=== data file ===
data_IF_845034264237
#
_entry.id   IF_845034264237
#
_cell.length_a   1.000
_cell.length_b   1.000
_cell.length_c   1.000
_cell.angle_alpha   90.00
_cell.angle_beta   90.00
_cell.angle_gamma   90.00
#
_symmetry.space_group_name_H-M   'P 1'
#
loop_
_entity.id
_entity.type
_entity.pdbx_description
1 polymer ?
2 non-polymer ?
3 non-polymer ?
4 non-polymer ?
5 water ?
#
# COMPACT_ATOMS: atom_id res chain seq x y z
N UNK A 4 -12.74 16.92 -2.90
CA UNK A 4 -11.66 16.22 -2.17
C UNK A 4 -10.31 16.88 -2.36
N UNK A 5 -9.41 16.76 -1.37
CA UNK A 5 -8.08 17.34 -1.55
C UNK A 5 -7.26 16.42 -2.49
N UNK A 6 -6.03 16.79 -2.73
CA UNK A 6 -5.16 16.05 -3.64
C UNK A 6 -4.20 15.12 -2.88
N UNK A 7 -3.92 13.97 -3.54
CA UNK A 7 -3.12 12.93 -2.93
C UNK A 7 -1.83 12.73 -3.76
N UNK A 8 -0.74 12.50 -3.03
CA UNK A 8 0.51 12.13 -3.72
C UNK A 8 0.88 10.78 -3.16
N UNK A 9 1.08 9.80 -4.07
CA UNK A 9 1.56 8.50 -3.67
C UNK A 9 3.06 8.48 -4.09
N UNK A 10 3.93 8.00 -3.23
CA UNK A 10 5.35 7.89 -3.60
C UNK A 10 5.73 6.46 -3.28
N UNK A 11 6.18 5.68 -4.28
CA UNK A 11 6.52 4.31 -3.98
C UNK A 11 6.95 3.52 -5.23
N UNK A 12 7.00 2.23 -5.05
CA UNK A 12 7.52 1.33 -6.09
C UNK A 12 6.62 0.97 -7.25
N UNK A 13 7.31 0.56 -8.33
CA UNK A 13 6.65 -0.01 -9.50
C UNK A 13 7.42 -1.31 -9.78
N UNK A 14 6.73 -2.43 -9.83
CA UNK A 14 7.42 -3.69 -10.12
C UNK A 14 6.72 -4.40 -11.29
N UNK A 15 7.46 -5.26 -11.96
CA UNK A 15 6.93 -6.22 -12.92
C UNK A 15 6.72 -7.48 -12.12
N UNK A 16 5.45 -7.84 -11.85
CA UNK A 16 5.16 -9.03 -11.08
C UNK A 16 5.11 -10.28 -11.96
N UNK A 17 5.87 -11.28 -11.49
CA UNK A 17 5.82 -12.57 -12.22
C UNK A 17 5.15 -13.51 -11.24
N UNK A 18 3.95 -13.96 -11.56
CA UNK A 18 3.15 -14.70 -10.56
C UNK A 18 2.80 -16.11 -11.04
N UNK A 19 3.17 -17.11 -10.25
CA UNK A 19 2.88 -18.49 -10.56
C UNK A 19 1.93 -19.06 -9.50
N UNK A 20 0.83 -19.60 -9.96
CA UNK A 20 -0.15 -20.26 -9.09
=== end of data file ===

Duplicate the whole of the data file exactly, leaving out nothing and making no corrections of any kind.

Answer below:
data_IF_845034264237
#
_entry.id   IF_845034264237
#
_cell.length_a   1.000
_cell.length_b   1.000
_cell.length_c   1.000
_cell.angle_alpha   90.00
_cell.angle_beta   90.00
_cell.angle_gamma   90.00
#
_symmetry.space_group_name_H-M   'P 1'
#
loop_
_entity.id
_entity.type
_entity.pdbx_description
1 polymer ?
2 non-polymer ?
3 non-polymer ?
4 non-polymer ?
5 water ?
#
# COMPACT_ATOMS: atom_id res chain seq x y z
N UNK A 4 -12.74 16.92 -2.90
CA UNK A 4 -11.66 16.22 -2.17
C UNK A 4 -10.31 16.88 -2.36
N UNK A 5 -9.41 16.76 -1.37
CA UNK A 5 -8.08 17.34 -1.55
C UNK A 5 -7.26 16.42 -2.49
N UNK A 6 -6.03 16.79 -2.73
CA UNK A 6 -5.16 16.05 -3.64
C UNK A 6 -4.20 15.12 -2.88
N UNK A 7 -3.92 13.97 -3.54
CA UNK A 7 -3.12 12.93 -2.93
C UNK A 7 -1.83 12.73 -3.76
N UNK A 8 -0.74 12.50 -3.03
CA UNK A 8 0.51 12.13 -3.72
C UNK A 8 0.88 10.78 -3.16
N UNK A 9 1.08 9.80 -4.07
CA UNK A 9 1.56 8.50 -3.67
C UNK A 9 3.06 8.48 -4.09
N UNK A 10 3.93 8.00 -3.23
CA UNK A 10 5.35 7.89 -3.60
C UNK A 10 5.73 6.46 -3.28
N UNK A 11 6.18 5.68 -4.28
CA UNK A 11 6.52 4.31 -3.98
C UNK A 11 6.95 3.52 -5.23
N UNK A 12 7.00 2.23 -5.05
CA UNK A 12 7.52 1.33 -6.09
C UNK A 12 6.62 0.97 -7.25
N UNK A 13 7.31 0.56 -8.33
CA UNK A 13 6.65 -0.01 -9.50
C UNK A 13 7.42 -1.31 -9.78
N UNK A 14 6.73 -2.43 -9.83
CA UNK A 14 7.42 -3.69 -10.12
C UNK A 14 6.72 -4.40 -11.29
N UNK A 15 7.46 -5.26 -11.96
CA UNK A 15 6.93 -6.22 -12.92
C UNK A 15 6.72 -7.48 -12.12
N UNK A 16 5.45 -7.84 -11.85
CA UNK A 16 5.16 -9.03 -11.08
C UNK A 16 5.11 -10.28 -11.96
N UNK A 17 5.87 -11.28 -11.49
CA UNK A 17 5.82 -12.57 -12.22
C UNK A 17 5.15 -13.51 -11.24
N UNK A 18 3.95 -13.96 -11.56
CA UNK A 18 3.15 -14.70 -10.56
C UNK A 18 2.80 -16.11 -11.04
N UNK A 19 3.17 -17.11 -10.25
CA UNK A 19 2.88 -18.49 -10.56
C UNK A 19 1.93 -19.06 -9.50
N UNK A 20 0.83 -19.60 -9.96
CA UNK A 20 -0.15 -20.26 -9.09